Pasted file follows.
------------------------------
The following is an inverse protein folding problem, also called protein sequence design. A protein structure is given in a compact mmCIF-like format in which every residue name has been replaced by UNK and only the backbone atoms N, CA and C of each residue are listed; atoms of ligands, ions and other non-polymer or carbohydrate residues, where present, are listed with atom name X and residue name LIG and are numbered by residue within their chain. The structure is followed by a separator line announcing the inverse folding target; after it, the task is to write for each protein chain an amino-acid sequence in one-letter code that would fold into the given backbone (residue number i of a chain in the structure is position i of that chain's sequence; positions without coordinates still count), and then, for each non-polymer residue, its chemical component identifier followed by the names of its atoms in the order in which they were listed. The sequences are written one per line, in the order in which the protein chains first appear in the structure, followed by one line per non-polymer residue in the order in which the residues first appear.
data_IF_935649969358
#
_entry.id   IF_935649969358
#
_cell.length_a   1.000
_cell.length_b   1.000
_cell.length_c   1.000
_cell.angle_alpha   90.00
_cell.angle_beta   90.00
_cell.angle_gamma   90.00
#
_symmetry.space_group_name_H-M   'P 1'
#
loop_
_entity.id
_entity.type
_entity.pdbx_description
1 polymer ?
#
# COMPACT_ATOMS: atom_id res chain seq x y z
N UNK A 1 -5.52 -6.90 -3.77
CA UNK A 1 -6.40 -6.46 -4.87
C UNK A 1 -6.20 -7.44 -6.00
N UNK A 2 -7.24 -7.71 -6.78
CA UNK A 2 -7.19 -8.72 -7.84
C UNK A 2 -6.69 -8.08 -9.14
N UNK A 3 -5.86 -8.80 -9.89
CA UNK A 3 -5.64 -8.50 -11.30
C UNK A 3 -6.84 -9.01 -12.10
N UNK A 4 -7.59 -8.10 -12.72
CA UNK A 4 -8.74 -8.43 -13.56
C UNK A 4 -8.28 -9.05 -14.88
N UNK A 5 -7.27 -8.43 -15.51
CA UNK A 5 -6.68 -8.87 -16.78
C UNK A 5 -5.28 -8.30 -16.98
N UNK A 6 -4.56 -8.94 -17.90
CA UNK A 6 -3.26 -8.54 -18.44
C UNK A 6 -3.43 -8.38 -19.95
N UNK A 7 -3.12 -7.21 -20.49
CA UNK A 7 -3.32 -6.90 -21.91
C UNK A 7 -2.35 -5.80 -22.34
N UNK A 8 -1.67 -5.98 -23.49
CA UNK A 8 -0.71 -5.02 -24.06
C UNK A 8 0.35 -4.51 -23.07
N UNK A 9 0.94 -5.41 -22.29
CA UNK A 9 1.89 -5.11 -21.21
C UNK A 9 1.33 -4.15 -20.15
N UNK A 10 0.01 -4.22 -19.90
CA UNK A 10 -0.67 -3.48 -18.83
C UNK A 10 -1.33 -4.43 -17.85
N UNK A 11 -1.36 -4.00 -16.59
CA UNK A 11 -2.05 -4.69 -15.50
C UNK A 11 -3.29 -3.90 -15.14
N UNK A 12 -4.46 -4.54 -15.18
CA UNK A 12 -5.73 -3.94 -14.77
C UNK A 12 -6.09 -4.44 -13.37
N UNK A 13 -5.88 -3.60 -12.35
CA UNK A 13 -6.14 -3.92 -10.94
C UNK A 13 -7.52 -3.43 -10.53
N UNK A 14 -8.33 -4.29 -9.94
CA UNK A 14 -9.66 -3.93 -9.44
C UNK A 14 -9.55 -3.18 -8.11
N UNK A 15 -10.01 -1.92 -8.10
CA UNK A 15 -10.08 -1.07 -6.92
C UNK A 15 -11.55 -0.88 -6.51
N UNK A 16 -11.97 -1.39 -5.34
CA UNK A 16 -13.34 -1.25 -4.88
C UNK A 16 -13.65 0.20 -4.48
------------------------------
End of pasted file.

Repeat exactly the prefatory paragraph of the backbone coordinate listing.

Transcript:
The following is an inverse protein folding problem, also called protein sequence design. A protein structure is given in a compact mmCIF-like format in which every residue name has been replaced by UNK and only the backbone atoms N, CA and C of each residue are listed; atoms of ligands, ions and other non-polymer or carbohydrate residues, where present, are listed with atom name X and residue name LIG and are numbered by residue within their chain. The structure is followed by a separator line announcing the inverse folding target; after it, the task is to write for each protein chain an amino-acid sequence in one-letter code that would fold into the given backbone (residue number i of a chain in the structure is position i of that chain's sequence; positions without coordinates still count), and then, for each non-polymer residue, its chemical component identifier followed by the names of its atoms in the order in which they were listed. The sequences are written one per line, in the order in which the protein chains first appear in the structure, followed by one line per non-polymer residue in the order in which the residues first appear.